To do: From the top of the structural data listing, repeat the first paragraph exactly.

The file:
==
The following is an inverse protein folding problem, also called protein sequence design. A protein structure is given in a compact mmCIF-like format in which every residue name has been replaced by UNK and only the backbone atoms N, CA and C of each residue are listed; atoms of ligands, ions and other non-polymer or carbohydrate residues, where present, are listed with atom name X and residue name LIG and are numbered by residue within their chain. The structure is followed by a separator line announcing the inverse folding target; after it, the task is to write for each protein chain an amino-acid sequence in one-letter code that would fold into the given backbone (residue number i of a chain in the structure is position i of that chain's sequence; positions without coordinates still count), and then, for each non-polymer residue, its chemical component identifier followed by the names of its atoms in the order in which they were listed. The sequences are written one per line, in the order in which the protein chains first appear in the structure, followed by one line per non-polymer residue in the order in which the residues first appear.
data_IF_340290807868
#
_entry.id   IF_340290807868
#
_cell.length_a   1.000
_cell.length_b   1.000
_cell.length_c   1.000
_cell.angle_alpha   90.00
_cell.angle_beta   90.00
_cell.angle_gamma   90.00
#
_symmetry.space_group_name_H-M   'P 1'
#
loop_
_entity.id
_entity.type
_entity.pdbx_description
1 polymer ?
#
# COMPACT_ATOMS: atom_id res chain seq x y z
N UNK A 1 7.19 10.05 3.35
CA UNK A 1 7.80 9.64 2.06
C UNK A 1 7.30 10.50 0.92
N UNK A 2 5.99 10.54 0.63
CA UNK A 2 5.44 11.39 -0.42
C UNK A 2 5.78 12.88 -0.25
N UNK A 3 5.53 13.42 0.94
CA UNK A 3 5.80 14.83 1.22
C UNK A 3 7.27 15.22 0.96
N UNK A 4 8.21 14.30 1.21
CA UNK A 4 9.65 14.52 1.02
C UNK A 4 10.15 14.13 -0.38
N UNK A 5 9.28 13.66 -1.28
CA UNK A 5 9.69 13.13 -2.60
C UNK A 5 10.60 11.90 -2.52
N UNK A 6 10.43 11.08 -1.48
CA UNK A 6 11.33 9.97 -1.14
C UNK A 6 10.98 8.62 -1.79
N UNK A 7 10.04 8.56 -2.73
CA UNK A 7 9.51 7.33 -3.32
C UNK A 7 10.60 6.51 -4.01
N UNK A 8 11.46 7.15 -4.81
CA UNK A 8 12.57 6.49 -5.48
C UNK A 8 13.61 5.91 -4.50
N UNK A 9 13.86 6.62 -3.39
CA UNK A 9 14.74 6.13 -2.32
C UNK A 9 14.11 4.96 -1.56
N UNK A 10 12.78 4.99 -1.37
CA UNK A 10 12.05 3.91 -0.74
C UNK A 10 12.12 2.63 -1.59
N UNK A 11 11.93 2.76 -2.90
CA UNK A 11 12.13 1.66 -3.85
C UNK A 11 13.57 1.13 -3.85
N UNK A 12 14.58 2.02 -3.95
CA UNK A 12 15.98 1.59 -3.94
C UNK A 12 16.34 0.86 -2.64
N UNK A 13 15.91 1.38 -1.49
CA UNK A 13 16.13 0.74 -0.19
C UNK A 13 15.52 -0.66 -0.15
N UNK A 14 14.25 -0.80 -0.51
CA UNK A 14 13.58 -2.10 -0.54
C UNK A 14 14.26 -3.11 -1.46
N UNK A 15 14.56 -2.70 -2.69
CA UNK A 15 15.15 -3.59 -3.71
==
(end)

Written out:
The following is an inverse protein folding problem, also called protein sequence design. A protein structure is given in a compact mmCIF-like format in which every residue name has been replaced by UNK and only the backbone atoms N, CA and C of each residue are listed; atoms of ligands, ions and other non-polymer or carbohydrate residues, where present, are listed with atom name X and residue name LIG and are numbered by residue within their chain. The structure is followed by a separator line announcing the inverse folding target; after it, the task is to write for each protein chain an amino-acid sequence in one-letter code that would fold into the given backbone (residue number i of a chain in the structure is position i of that chain's sequence; positions without coordinates still count), and then, for each non-polymer residue, its chemical component identifier followed by the names of its atoms in the order in which they were listed. The sequences are written one per line, in the order in which the protein chains first appear in the structure, followed by one line per non-polymer residue in the order in which the residues first appear.